Severe drought in Hamdpen County having impact on local farmers
Western Mass News, August 20, 2020.,
EAST LONGMEADOW, MA (WGGB/WSHM) — While some of us got a little bit of rain last night, it wasn’t enough to move the needle for many farmers, not to mention those of us with brown looking lawns.
In fact, Hampden County is now in what’s considered a severe drought.
We have entered into a new category in Hampden County when it comes to the official drought monitor and it doesn’t look like there’s much help in the forecast.
“It’s really a drought, like nothing I’ve ever seen growing apples,” said Cindy Normandin of East Longmeadow.
Normandin has worked on her family farm since she can remember. She and her husband, Neal, are now the caretakers of the farm, called The Apple Place. Behind the ever-growing farm stand, including a bakery and ice cream shop, sits the apple and peach orchards.
“The apples are definitely going to be smaller this year,” Normandin added.
They will be smaller because there simply hasn’t been any rain, affecting the size of the peaches – which they’re picking right now – and the upcoming apples.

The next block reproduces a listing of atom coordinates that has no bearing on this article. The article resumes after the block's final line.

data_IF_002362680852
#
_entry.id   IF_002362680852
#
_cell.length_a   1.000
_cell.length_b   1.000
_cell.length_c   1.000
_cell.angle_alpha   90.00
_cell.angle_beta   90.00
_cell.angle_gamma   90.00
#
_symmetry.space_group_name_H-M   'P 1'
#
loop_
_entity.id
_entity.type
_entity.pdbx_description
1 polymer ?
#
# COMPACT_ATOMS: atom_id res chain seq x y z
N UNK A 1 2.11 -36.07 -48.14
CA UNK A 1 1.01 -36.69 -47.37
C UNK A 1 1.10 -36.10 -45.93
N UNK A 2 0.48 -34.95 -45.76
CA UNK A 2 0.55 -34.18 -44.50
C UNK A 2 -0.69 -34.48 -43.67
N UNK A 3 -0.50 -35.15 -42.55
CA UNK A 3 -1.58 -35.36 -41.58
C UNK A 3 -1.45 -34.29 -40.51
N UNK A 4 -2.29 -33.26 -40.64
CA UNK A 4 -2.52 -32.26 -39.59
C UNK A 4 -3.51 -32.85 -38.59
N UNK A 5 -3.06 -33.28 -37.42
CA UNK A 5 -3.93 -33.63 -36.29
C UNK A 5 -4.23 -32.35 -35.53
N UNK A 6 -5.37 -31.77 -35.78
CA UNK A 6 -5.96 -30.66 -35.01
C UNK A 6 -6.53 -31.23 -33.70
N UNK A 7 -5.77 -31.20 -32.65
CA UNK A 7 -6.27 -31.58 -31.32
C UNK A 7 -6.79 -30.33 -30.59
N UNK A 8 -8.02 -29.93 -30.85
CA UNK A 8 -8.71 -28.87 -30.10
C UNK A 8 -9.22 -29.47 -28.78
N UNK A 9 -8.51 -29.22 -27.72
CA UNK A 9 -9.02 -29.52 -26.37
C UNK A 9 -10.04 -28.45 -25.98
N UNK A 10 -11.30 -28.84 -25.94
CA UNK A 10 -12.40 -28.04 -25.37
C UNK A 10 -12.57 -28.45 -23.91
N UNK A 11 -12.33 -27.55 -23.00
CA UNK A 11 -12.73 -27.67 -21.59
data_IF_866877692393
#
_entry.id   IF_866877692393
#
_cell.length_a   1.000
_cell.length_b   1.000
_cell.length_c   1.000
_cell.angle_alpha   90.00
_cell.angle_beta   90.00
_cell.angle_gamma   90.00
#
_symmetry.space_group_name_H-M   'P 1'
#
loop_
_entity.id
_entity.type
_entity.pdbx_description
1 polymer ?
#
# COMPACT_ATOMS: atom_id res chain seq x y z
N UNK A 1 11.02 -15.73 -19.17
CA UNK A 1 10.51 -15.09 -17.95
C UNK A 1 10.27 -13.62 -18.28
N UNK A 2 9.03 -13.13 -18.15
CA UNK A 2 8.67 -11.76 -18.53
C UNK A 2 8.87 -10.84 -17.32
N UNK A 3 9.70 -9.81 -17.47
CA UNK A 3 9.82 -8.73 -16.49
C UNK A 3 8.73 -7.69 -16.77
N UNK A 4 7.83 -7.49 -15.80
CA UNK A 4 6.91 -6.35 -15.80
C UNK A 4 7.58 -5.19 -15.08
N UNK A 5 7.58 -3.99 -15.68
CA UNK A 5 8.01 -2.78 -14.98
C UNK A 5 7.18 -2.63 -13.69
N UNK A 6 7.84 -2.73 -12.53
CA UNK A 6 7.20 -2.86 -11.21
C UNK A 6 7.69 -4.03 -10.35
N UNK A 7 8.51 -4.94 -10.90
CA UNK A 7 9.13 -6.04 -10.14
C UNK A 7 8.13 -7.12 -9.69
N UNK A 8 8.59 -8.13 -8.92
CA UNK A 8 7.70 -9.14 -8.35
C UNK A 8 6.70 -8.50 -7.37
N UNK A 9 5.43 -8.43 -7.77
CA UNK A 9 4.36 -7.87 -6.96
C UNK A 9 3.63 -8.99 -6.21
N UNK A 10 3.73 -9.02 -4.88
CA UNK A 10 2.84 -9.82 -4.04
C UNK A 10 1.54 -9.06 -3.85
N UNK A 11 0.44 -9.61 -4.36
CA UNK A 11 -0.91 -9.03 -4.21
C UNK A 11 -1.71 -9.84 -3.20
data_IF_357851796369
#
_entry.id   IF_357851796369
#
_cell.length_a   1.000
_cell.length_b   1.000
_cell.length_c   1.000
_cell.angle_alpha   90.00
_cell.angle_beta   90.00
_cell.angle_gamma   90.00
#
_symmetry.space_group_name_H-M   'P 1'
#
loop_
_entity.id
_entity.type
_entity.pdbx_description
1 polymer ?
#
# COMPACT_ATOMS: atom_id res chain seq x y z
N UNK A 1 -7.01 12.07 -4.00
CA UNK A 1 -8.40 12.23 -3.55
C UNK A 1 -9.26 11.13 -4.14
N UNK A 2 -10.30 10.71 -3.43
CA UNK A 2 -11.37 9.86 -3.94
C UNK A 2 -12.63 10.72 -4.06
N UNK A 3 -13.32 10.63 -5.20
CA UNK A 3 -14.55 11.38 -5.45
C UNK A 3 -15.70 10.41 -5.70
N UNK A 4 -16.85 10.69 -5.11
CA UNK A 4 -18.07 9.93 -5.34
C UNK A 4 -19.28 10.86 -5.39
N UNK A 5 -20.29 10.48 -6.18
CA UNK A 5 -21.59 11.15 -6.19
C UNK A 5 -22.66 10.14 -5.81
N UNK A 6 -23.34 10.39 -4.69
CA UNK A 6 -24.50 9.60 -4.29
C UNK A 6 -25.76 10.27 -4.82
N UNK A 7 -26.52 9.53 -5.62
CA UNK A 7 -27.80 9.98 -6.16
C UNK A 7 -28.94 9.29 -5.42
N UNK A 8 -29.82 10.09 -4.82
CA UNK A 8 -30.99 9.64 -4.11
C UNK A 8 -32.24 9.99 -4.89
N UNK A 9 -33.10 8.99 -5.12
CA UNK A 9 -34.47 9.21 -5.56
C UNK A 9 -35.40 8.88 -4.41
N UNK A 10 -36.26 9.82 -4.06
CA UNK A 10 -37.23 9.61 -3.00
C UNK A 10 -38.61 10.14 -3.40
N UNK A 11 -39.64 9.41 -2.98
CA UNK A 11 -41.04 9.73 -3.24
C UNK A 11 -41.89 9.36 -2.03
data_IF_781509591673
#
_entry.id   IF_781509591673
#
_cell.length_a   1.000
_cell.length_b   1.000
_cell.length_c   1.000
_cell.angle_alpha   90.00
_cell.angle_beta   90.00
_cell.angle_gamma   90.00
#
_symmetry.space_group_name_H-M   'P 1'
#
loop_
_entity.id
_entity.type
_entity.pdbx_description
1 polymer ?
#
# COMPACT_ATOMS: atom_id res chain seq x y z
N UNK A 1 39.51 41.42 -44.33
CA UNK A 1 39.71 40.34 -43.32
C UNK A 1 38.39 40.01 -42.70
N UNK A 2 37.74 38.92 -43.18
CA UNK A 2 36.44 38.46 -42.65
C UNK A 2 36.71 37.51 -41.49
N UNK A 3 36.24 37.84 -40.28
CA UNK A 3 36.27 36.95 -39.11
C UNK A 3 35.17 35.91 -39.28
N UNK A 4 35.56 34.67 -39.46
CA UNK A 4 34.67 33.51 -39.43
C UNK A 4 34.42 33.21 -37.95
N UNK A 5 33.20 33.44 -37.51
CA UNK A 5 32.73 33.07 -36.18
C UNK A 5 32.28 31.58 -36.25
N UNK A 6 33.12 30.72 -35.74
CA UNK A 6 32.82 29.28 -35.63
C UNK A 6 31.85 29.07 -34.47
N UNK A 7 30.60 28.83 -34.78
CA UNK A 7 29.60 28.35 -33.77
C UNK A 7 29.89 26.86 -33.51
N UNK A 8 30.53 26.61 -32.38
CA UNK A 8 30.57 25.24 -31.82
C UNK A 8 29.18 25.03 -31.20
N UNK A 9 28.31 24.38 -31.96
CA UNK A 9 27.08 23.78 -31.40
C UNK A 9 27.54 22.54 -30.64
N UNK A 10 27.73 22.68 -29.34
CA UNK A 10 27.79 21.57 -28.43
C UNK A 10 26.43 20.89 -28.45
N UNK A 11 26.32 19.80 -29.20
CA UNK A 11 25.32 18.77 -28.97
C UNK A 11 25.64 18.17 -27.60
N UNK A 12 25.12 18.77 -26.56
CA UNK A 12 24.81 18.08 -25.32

“We have like a mix of trees here. We have the ones that are on the wires, which those have some drip irrigation to them, so those are a little bit less affected…This is an example of a tree that’s been using irrigation. The apples are a nice size. They’re very robust looking,” Normandin noted.
Take a walk up the orchard, however, where there is no irrigation.
“You can see how small these apples are in comparison, so this tree is just trying to survive right now, doesn’t want to give any juice, but there’s a lot of apples on there,” Normandin explained.
The roots of the older trees, in a normal year, act as the tree’s personal irrigation system.
“So the roots are usually down in the water table, so they can access water no problem. If it can’t access water, the tree is going to go into survival mode and not going to be sending any energy into the apples,” Normandin said.
Normandin is not alone in wondering: where is the rain?
“A lot of people have been asking. It certainly seems like this summer has been dryer than normal and, in fact, it has,” said First Warning Meteorologist Don Maher.
Maher said the official drought map just out shows Hampden County elevated to severe. What we need, he said, is a good soaking rain.
What we’re going to get, Maher explained, “As we look at the next seven days, aside from some isolated thunderstorm and shower chances, there’s really not much rain in the forecast over the next seven days.”
Back at The Apple Place, there is one upside.
“One thing that is good with the dry weather is we have no disease, no pressure, no insect pressure really, so in that way, it’s a little easier,” Normandin said.
We are assured, however, that while the apples and peaches may be a bit smaller than usual, the size definitely doesn’t affect the taste
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